Tag Archives: CMT

Try to Behave

21 Aug

A few weeks ago The Squire asked our GP about the arthritis in his hands. That good man suggested the problem might be my husband’s CMT* attacking his upper extremities.

A trip to a neurologist, Dr. Thomas, who agreed that this was the problem. He was surprised that The Squire had not even gotten a diagnosis until he was in his mid-30s, and astounded that he was in as “great shape” as he is. Most people with CMT are in a wheelchair – or worse – by their 70s. They discussed the three-times-a-week trips to the gym; keep on keeping on, but try not to overdo it. While The Squire can prevent too much more deterioration, he can’t build muscle, because there really isn’t anything there to build on. The doctor didn’t think the hearing loss was related, as there are no muscles in the ear.

“Now, let’s take a look at those hands.” A nerve conduction test was scheduled and performed, and there is, not surprisingly, a good deal of weakness caused by the nerves dying. One thing the doctor pointed out was that The Squire should be very careful of where his hands are and what they are doing. “You may think you have an item in your hand, but drop it because you don’t have a firm grip on it. Also, when you reach for something, your hand may not go as far as your brain says it has, so be careful of that.” Twice, The Squire has grabbed for the egg turner and touched the side of the frying pan instead, and now it makes sense.

So – he came home after getting the results of the nerve conduction test, and relayed all of this good stuff to me. He wandered around a bit, and then came into the kitchen to clean a bag of fresh string beans I’d gotten from a friend in our knitting group. “I have to find a way to keep busy without messing up my hands and feet any worse than they are.”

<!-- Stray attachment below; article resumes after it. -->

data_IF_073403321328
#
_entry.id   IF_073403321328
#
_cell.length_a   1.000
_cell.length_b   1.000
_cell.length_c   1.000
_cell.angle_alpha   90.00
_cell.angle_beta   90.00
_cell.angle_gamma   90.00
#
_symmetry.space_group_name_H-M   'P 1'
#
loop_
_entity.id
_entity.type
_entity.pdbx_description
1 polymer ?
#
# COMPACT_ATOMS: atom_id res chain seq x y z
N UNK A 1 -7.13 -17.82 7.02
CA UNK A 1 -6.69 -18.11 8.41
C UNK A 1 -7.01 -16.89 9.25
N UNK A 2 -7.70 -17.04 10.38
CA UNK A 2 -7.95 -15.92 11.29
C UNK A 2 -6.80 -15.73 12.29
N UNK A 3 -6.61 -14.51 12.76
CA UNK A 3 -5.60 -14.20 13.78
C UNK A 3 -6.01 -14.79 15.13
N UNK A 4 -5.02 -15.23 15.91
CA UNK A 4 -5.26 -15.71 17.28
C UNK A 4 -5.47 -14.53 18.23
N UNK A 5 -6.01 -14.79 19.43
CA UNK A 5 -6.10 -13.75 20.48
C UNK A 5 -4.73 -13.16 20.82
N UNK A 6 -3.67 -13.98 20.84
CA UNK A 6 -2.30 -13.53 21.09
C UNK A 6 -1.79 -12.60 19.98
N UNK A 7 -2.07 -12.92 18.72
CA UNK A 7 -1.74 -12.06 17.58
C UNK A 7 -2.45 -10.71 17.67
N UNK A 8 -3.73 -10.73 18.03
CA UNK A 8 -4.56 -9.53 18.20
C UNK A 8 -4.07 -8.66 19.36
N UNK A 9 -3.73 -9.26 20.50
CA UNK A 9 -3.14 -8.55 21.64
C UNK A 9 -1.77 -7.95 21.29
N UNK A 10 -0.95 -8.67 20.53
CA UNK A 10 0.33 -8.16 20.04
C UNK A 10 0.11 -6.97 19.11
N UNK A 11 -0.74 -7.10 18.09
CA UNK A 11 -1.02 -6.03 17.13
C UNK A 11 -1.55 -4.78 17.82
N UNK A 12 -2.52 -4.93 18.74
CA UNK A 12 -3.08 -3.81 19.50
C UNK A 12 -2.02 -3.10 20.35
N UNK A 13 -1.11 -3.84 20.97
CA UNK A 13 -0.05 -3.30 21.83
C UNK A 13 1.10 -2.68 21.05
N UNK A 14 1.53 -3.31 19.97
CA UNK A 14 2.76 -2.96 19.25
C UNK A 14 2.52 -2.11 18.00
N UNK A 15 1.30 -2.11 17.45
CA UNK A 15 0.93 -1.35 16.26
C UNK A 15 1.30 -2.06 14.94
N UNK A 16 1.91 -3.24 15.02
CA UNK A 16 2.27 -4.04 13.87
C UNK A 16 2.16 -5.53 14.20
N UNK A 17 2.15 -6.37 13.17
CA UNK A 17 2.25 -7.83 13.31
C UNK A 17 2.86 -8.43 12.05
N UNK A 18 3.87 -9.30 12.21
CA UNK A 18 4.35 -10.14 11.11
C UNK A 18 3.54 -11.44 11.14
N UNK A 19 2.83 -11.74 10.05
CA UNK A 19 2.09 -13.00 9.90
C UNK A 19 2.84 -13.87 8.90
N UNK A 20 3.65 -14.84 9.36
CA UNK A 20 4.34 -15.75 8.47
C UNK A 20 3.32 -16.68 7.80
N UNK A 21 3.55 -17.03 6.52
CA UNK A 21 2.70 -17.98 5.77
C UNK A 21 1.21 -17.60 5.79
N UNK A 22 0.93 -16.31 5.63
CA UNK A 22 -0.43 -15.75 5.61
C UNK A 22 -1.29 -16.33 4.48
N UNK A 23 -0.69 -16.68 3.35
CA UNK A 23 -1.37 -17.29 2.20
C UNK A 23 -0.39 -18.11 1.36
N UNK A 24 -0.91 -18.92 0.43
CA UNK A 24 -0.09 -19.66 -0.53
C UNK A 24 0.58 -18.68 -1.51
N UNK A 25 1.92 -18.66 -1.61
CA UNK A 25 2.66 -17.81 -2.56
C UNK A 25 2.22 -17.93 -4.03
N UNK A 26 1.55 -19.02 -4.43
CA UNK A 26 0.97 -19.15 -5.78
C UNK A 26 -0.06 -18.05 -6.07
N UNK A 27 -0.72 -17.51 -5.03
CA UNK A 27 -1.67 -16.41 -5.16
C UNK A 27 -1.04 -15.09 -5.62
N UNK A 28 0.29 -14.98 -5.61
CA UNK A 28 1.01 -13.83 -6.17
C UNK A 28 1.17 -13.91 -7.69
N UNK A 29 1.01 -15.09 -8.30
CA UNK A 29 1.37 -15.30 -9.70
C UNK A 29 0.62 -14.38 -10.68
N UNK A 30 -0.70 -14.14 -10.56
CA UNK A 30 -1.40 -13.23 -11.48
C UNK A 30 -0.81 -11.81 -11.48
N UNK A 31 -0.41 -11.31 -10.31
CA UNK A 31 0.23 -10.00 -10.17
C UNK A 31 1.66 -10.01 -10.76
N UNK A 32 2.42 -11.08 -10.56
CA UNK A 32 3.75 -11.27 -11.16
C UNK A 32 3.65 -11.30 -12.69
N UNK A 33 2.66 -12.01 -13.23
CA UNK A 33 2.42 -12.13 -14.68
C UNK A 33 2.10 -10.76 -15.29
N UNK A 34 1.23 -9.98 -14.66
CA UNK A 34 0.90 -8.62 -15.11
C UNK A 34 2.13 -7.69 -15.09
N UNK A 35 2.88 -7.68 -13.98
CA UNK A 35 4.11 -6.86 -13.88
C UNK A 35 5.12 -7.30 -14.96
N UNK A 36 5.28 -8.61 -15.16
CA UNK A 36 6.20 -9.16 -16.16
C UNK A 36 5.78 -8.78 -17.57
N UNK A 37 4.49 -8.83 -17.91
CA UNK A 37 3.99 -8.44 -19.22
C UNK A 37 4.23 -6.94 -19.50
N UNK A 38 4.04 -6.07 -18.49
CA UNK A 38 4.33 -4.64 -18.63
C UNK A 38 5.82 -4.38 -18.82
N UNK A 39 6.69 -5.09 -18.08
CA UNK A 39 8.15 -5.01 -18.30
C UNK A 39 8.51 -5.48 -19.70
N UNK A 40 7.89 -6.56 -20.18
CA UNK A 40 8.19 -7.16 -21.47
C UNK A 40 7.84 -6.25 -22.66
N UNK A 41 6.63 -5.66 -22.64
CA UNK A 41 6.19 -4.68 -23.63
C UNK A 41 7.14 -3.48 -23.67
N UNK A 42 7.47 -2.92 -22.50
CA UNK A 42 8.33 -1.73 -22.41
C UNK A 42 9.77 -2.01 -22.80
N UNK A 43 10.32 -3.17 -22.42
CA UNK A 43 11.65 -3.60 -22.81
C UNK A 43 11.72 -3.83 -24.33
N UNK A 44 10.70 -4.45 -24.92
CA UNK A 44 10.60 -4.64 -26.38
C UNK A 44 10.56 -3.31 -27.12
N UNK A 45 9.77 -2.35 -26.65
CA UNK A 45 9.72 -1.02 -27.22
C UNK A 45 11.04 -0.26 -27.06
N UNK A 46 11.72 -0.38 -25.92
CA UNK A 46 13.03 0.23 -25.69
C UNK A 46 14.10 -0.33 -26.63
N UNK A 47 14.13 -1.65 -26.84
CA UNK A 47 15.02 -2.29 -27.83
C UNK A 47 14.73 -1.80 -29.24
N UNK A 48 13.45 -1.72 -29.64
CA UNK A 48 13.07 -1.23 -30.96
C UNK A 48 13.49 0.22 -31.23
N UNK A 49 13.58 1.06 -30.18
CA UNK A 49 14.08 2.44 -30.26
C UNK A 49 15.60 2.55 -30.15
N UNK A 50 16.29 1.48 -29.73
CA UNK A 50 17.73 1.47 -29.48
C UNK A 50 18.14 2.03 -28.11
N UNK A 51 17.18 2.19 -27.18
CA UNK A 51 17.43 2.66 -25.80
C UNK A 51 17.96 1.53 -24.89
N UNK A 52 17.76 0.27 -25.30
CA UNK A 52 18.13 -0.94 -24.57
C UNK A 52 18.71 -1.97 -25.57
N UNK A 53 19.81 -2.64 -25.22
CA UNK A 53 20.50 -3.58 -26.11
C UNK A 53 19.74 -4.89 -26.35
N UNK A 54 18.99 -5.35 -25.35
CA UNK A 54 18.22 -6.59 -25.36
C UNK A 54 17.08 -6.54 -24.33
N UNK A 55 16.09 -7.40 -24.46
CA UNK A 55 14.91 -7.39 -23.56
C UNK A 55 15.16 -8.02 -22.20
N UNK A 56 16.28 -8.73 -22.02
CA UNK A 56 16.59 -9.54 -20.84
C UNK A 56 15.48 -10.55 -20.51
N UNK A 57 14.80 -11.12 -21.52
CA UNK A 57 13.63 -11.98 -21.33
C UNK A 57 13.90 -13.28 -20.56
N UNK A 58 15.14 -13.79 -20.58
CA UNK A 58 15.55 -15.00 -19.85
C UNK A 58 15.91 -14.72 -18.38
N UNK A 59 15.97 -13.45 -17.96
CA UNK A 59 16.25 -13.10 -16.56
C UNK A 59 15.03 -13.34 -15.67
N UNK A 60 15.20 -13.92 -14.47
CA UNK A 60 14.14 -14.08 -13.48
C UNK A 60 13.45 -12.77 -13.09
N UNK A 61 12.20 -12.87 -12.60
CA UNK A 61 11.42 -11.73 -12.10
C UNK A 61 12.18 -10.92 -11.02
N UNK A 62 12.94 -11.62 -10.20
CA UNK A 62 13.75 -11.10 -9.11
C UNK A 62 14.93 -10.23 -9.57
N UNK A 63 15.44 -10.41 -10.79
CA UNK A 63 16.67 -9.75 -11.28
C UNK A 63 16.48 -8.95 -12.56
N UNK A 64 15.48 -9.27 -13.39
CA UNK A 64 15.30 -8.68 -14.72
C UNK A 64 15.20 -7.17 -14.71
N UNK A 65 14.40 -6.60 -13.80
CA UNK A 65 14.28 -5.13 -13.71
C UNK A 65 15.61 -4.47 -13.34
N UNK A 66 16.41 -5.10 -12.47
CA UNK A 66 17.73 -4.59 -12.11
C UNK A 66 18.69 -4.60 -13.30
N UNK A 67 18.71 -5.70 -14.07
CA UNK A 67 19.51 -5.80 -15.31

Today, he went outside and took rocks out of the stream, tossed them into the cart, and took them away to toss into another spot. So much for not messing up has hands and feet.

Try to behave yourself.

*CMT –  Charcot-Marie-Tooth syndrome is named after the three doctors, Jean-Martin Charcot, Pierre Marie, and Howard Henry Tooth, who first clinically identified it. It is an hereditary condition which causes the nerves to die and the muscles atrophy. If it “kicks in” when you are a child, the bones “warp” to a certain extent to accommodate this, but if it begins in later years, the pain of the tendons pulling against the bones is so severe that some patients have a leg amputated, rather than endure the torment. There is no cure, only palliative care. The Squire has donated his body to the anatomy board.


16 Oct

For several weeks, The Squire has been complaining about a pain in his belly. And, for several weeks, I have been telling him to call and make an appointment with the doctor.

This morning, at 0-dark ugly, he slammed into the bedroom to tell me the pain was so bad he needed to go to the ER.

We got there at 6:45, and when I left at 9:30 the only thing they had done was to take his vitals. He called me at 10:30 to say they had drawn blood, and again at 11:15 to say he was in a cubbyhole and had seen a doctor, who had also marveled over his poor CMT feet* and ordered an IV, because he was dehydrated. Last time he got dehydrated, they kept him for four days.